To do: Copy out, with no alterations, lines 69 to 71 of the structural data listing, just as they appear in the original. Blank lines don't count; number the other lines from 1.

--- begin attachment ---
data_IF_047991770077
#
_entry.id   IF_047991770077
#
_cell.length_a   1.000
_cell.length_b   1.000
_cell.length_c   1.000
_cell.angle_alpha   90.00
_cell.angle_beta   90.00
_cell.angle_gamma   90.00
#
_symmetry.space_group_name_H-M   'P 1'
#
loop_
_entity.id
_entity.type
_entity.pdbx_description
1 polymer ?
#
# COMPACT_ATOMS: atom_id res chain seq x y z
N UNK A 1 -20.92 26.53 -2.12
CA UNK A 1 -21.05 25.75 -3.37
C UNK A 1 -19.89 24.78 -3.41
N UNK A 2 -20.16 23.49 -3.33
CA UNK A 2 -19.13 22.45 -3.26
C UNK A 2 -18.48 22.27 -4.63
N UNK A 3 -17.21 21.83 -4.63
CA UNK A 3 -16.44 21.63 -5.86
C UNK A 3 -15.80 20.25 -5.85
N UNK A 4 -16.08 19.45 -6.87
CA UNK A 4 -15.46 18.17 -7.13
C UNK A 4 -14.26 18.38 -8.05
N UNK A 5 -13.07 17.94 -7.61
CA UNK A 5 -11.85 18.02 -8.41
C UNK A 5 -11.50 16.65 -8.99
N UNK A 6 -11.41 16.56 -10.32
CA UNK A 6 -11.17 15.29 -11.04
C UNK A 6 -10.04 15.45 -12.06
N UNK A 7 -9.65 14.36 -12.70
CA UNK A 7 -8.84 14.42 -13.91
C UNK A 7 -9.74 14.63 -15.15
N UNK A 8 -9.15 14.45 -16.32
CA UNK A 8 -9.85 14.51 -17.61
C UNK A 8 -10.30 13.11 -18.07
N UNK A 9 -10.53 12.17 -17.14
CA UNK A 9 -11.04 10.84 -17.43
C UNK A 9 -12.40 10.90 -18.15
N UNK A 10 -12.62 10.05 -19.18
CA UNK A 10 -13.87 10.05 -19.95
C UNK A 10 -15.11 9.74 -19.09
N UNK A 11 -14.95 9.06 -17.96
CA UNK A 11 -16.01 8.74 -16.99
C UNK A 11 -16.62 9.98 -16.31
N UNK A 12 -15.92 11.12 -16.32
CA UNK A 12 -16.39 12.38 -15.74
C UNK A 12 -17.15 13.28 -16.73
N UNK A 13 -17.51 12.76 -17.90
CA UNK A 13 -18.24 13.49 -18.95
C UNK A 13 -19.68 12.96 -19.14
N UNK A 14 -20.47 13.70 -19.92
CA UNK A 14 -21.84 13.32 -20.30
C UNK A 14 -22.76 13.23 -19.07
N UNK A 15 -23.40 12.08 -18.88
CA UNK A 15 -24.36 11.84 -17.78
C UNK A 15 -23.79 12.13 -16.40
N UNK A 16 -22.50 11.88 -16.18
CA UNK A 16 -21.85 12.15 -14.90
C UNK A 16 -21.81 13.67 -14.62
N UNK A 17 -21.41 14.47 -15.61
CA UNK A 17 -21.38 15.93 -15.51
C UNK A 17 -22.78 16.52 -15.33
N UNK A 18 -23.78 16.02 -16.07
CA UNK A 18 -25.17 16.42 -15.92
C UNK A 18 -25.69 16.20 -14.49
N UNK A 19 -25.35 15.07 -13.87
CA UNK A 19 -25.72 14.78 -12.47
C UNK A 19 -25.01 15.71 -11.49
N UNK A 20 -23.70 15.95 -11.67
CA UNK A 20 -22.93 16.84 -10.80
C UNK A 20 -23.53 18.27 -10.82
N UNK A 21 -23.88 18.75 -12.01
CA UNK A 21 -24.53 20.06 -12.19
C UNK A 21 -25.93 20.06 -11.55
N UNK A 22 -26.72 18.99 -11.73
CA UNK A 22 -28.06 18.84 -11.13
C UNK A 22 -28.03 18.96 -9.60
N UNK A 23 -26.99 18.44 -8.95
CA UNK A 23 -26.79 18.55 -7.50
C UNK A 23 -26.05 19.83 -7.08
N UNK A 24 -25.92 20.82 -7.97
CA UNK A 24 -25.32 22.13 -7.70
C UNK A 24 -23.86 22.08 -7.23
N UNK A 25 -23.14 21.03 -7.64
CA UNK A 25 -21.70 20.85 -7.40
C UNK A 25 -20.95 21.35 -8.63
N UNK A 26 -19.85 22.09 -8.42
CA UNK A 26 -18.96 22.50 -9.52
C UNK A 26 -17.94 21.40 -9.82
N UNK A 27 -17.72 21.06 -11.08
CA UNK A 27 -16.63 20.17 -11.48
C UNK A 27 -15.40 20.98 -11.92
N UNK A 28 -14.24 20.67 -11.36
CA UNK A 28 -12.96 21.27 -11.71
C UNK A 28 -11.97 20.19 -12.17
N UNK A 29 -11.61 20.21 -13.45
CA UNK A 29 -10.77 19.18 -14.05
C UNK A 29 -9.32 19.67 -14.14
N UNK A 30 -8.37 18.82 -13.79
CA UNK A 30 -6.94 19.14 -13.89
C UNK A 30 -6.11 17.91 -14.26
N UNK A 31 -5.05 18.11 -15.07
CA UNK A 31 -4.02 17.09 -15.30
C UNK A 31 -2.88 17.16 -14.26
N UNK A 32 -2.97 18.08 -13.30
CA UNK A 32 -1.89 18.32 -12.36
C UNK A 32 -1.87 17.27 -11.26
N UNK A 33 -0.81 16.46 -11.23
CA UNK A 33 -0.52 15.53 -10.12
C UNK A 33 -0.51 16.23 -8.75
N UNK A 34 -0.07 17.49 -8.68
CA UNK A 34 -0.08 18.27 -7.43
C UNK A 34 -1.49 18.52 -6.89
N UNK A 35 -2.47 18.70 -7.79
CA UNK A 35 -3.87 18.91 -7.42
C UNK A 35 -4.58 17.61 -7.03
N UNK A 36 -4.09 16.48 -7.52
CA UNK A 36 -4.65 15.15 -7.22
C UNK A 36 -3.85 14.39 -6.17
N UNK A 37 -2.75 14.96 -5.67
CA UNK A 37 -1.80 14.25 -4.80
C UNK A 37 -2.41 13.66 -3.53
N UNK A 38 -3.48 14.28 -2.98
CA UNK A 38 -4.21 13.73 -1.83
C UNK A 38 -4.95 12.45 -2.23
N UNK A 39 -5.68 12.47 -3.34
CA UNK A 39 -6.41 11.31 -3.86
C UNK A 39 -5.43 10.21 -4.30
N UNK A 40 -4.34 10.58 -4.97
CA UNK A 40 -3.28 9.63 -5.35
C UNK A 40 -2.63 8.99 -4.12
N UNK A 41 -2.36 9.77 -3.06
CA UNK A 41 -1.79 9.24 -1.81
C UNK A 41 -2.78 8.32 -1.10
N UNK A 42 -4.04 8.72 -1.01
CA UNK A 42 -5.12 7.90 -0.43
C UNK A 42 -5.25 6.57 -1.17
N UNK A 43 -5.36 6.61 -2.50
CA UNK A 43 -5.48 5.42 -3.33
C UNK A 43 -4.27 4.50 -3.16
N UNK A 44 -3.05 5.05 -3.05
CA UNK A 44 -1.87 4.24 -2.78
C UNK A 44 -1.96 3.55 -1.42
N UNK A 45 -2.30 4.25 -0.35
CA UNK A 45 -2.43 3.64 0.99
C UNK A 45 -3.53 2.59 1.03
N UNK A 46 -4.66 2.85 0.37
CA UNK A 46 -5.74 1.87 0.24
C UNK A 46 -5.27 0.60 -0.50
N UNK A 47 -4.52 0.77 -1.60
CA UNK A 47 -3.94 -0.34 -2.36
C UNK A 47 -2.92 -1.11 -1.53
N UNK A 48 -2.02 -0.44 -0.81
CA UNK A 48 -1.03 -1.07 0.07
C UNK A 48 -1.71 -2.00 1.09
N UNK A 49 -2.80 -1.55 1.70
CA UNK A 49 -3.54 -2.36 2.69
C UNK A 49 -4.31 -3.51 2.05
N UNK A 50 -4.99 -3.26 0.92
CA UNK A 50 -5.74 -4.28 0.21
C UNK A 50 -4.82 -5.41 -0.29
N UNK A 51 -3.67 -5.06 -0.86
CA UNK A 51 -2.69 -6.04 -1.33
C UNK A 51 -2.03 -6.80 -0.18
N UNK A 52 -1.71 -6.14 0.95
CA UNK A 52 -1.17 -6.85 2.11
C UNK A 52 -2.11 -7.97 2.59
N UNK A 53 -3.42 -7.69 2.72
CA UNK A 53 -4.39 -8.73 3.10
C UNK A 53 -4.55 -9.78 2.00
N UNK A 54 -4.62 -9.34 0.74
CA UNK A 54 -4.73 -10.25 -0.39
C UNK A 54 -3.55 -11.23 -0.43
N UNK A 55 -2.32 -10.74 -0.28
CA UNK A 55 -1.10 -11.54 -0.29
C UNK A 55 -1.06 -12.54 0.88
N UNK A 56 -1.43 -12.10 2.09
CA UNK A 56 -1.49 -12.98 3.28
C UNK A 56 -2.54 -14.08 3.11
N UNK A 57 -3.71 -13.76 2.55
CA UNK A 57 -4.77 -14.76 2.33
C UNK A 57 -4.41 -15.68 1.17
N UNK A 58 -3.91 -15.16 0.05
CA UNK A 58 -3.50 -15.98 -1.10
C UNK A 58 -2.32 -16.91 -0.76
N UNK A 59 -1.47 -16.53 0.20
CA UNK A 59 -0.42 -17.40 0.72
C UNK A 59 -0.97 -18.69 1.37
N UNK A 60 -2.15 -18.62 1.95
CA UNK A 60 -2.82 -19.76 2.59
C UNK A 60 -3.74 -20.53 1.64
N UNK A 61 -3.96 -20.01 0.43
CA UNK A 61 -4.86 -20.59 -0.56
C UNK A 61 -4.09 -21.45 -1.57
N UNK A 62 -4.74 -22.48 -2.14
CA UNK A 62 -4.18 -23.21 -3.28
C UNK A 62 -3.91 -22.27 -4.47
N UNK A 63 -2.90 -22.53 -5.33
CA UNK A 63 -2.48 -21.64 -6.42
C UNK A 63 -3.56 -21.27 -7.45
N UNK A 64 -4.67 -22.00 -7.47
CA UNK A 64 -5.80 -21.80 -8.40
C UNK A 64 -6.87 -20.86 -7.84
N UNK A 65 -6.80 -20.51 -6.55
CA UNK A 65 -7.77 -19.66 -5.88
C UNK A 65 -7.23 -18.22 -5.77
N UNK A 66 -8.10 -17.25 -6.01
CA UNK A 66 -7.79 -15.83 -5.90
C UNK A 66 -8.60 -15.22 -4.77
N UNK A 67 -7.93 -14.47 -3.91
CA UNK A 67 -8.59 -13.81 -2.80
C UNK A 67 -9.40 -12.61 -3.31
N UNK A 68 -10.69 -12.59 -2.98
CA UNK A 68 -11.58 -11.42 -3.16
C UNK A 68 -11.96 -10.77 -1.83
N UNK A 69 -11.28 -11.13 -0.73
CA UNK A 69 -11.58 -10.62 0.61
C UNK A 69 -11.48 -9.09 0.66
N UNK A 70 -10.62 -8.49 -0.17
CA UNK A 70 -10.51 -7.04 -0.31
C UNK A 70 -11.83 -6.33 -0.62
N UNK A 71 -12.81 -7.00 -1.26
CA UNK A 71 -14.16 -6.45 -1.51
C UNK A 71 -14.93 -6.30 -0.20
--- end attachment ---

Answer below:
N UNK A 17 -21.41 14.47 -15.61
CA UNK A 17 -21.38 15.93 -15.51
C UNK A 17 -22.78 16.52 -15.33